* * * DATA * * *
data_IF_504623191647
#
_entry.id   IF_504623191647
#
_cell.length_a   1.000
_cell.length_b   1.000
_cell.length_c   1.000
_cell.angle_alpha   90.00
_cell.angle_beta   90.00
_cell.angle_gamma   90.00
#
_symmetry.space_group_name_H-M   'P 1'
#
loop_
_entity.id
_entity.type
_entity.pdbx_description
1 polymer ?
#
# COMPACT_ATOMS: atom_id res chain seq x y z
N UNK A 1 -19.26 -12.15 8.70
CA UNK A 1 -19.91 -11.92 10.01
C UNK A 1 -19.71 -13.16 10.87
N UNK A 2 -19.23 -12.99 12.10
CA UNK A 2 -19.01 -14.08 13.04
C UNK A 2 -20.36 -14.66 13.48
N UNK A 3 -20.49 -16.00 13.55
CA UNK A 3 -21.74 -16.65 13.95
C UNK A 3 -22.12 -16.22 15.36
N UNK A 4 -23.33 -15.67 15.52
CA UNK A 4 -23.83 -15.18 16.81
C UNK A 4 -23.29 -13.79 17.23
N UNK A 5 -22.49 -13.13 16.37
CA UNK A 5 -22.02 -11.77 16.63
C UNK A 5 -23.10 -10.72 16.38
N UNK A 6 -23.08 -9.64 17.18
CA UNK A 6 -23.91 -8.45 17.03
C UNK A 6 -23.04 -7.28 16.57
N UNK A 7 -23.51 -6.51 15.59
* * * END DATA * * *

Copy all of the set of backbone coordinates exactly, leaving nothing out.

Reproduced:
data_IF_504623191647
#
_entry.id   IF_504623191647
#
_cell.length_a   1.000
_cell.length_b   1.000
_cell.length_c   1.000
_cell.angle_alpha   90.00
_cell.angle_beta   90.00
_cell.angle_gamma   90.00
#
_symmetry.space_group_name_H-M   'P 1'
#
loop_
_entity.id
_entity.type
_entity.pdbx_description
1 polymer ?
#
# COMPACT_ATOMS: atom_id res chain seq x y z
N UNK A 1 -19.26 -12.15 8.70
CA UNK A 1 -19.91 -11.92 10.01
C UNK A 1 -19.71 -13.16 10.87
N UNK A 2 -19.23 -12.99 12.10
CA UNK A 2 -19.01 -14.08 13.04
C UNK A 2 -20.36 -14.66 13.48
N UNK A 3 -20.49 -16.00 13.55
CA UNK A 3 -21.74 -16.65 13.95
C UNK A 3 -22.12 -16.22 15.36
N UNK A 4 -23.33 -15.67 15.52
CA UNK A 4 -23.83 -15.18 16.81
C UNK A 4 -23.29 -13.79 17.23
N UNK A 5 -22.49 -13.13 16.37
CA UNK A 5 -22.02 -11.77 16.63
C UNK A 5 -23.10 -10.72 16.38
N UNK A 6 -23.08 -9.64 17.18
CA UNK A 6 -23.91 -8.45 17.03
C UNK A 6 -23.04 -7.28 16.57
N UNK A 7 -23.51 -6.51 15.59